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MASLAGO: A sustainable landscape management approach to save the lake that feeds Nicaragua’s cities

  • Published on October 7, 2021
Lake Apanás, Nicaragua’s third-largest lake is an artificial water reservoir built in 1964 to generate electricity. Around 3,500 coffee farmers cultivate in the Lake Apanás basin, accounting for about 55% of the basin’s planted area. The production of staple grains accounts for about 30% of this area, with about half of the harvest going to farm household consumption. Three thousand smallholders cultivate vegetables on 15% of the total planted area in the basin, supplying about 60% of the vegetables consumed in the larger cities of Nicaragua. Fish from the lake provide protein to those living around the lake and livelihoods for the roughly 100 fishermen who commercially fish on the lake. Forests around the lake provide wood for household cooking and heating.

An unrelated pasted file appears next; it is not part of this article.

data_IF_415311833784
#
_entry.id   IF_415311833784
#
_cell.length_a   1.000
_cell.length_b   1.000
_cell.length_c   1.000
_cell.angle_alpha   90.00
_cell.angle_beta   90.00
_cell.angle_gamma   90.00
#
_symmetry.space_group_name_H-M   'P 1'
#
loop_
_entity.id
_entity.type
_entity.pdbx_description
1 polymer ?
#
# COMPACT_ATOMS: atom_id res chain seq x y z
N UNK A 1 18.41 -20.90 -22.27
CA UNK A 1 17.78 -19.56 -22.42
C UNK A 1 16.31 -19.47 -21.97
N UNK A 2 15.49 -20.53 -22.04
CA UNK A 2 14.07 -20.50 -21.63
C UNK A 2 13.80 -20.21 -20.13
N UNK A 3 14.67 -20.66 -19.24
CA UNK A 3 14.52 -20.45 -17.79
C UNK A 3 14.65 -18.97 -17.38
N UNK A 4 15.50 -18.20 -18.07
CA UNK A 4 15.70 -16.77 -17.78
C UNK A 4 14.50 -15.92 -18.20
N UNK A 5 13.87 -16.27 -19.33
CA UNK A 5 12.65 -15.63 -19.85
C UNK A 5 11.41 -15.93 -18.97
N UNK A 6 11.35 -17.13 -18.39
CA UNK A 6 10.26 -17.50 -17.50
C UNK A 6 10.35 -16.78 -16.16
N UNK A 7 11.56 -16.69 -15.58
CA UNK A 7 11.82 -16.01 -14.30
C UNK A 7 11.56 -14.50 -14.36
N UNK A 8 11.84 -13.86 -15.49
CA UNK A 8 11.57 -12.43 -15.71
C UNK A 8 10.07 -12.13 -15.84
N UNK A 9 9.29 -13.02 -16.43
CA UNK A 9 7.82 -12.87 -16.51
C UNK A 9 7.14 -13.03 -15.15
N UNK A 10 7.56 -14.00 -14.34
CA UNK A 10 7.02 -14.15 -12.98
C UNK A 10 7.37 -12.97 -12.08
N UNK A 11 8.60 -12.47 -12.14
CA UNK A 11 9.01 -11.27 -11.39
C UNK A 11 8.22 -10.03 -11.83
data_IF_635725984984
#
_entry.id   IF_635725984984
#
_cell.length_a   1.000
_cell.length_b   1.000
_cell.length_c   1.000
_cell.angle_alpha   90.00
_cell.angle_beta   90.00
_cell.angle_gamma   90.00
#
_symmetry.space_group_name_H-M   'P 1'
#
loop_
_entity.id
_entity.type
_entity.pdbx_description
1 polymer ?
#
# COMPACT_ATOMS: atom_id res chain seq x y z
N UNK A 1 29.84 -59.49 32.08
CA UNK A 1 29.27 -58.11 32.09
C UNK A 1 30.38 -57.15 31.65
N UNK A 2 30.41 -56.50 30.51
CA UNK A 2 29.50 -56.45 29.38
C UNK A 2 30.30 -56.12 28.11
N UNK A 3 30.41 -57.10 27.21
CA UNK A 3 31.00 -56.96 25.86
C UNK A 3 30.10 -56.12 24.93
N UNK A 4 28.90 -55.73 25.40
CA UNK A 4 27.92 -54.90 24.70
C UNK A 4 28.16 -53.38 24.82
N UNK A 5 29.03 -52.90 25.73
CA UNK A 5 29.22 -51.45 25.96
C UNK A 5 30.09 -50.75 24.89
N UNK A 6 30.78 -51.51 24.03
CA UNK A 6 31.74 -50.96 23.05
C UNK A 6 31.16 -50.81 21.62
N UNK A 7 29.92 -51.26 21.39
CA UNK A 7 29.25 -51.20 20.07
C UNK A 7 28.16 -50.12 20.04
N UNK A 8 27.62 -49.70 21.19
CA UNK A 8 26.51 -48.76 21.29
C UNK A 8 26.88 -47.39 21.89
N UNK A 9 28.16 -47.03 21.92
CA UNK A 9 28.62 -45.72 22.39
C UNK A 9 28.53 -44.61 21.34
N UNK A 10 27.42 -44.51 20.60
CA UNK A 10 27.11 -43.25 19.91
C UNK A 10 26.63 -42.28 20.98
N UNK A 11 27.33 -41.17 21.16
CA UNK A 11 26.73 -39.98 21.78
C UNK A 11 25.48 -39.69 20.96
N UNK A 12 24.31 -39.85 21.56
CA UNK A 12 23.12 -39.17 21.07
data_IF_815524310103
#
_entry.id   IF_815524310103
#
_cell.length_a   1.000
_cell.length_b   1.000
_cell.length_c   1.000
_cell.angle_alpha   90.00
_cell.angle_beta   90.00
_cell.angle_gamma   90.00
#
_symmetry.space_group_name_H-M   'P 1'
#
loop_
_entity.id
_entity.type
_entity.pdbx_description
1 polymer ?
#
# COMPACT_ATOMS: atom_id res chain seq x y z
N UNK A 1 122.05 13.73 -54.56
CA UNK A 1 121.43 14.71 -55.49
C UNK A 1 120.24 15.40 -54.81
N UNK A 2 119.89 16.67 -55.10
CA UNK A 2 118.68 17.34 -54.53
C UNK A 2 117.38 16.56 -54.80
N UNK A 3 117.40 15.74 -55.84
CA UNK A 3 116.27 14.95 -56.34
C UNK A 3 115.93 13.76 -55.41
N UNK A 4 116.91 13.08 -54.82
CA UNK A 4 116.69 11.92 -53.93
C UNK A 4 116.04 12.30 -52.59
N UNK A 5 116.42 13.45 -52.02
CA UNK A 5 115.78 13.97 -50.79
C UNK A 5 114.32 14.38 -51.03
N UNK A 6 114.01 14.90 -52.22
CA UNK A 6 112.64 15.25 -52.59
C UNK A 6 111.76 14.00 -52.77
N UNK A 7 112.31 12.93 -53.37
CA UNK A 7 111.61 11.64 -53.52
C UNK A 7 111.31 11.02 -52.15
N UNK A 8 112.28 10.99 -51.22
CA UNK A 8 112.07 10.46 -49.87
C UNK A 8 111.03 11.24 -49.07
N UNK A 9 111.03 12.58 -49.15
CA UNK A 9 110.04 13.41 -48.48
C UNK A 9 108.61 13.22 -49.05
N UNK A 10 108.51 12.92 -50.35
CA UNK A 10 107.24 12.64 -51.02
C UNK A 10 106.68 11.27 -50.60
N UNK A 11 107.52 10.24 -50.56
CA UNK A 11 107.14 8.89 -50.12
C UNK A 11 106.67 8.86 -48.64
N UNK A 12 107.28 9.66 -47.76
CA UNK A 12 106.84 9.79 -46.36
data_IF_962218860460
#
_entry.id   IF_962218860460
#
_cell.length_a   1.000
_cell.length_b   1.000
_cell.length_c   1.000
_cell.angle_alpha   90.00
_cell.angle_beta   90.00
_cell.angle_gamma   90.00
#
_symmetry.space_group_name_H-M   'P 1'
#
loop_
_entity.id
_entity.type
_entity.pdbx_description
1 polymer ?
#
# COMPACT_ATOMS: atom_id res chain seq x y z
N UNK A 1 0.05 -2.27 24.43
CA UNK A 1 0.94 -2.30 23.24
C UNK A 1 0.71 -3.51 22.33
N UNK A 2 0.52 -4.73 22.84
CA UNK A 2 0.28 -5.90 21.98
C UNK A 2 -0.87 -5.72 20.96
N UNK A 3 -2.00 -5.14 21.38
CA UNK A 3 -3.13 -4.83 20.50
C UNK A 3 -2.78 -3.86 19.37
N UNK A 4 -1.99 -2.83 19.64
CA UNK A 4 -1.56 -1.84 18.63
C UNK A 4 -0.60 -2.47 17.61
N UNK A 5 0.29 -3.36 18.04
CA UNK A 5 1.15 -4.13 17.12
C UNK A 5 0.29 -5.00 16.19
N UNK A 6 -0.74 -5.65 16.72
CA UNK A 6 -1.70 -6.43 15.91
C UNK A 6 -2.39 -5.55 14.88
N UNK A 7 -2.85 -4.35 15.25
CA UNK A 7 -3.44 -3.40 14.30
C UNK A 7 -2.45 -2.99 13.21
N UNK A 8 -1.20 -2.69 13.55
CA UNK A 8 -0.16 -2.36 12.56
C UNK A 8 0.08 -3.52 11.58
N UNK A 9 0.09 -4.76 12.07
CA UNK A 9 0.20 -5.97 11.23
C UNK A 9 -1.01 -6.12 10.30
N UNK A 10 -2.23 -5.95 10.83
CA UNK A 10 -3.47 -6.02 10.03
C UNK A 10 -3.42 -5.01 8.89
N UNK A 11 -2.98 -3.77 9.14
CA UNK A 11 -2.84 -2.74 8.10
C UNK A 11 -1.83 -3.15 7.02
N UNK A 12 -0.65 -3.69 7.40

Over the past 30 years, uncontrolled deforestation and harmful farming practices have deteriorated the environment around Lake Apanás to such an extent that the lake could disappear completely in the next five years due to sedimentation. Vegetable cultivation, in particular, has had a high impact on environmental quality in the lake basin due to intensive year-round cultivation in which ground is broken, leaving soil exposed and subject to erosion. The objective of the project is to preserve and sustainably manage Lake Apanás through use of an integrated landscape management approach mobilizing all stakeholder groups, particularly vegetable farmers, other producers, and fishermen who benefit from the lake.

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